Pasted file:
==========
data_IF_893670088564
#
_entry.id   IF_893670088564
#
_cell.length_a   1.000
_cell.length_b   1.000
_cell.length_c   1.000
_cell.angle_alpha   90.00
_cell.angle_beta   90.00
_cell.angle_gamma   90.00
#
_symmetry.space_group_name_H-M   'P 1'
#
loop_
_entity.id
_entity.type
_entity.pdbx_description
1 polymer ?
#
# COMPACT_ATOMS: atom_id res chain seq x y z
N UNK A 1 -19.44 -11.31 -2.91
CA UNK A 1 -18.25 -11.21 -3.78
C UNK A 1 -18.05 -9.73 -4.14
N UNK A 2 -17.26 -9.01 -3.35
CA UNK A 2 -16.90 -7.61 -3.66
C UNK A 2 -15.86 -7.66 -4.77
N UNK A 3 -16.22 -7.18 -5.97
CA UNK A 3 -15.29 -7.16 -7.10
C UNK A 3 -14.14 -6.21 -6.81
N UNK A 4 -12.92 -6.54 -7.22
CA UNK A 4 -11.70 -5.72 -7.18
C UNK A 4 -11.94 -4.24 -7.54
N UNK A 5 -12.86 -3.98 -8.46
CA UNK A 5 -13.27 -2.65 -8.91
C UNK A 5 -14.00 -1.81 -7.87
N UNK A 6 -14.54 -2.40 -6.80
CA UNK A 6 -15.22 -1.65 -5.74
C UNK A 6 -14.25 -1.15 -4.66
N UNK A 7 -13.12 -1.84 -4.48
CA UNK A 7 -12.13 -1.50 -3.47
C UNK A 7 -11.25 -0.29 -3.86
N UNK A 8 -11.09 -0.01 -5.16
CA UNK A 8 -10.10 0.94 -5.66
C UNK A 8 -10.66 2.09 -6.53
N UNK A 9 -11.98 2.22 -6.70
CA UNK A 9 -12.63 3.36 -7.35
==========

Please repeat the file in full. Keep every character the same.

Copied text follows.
data_IF_893670088564
#
_entry.id   IF_893670088564
#
_cell.length_a   1.000
_cell.length_b   1.000
_cell.length_c   1.000
_cell.angle_alpha   90.00
_cell.angle_beta   90.00
_cell.angle_gamma   90.00
#
_symmetry.space_group_name_H-M   'P 1'
#
loop_
_entity.id
_entity.type
_entity.pdbx_description
1 polymer ?
#
# COMPACT_ATOMS: atom_id res chain seq x y z
N UNK A 1 -19.44 -11.31 -2.91
CA UNK A 1 -18.25 -11.21 -3.78
C UNK A 1 -18.05 -9.73 -4.14
N UNK A 2 -17.26 -9.01 -3.35
CA UNK A 2 -16.90 -7.61 -3.66
C UNK A 2 -15.86 -7.66 -4.77
N UNK A 3 -16.22 -7.18 -5.97
CA UNK A 3 -15.29 -7.16 -7.10
C UNK A 3 -14.14 -6.21 -6.81
N UNK A 4 -12.92 -6.54 -7.22
CA UNK A 4 -11.70 -5.72 -7.18
C UNK A 4 -11.94 -4.24 -7.54
N UNK A 5 -12.86 -3.98 -8.46
CA UNK A 5 -13.27 -2.65 -8.91
C UNK A 5 -14.00 -1.81 -7.87
N UNK A 6 -14.54 -2.40 -6.80
CA UNK A 6 -15.22 -1.65 -5.74
C UNK A 6 -14.25 -1.15 -4.66
N UNK A 7 -13.12 -1.84 -4.48
CA UNK A 7 -12.13 -1.50 -3.47
C UNK A 7 -11.25 -0.29 -3.86
N UNK A 8 -11.09 -0.01 -5.16
CA UNK A 8 -10.10 0.94 -5.66
C UNK A 8 -10.66 2.09 -6.53
N UNK A 9 -11.98 2.22 -6.70
CA UNK A 9 -12.63 3.36 -7.35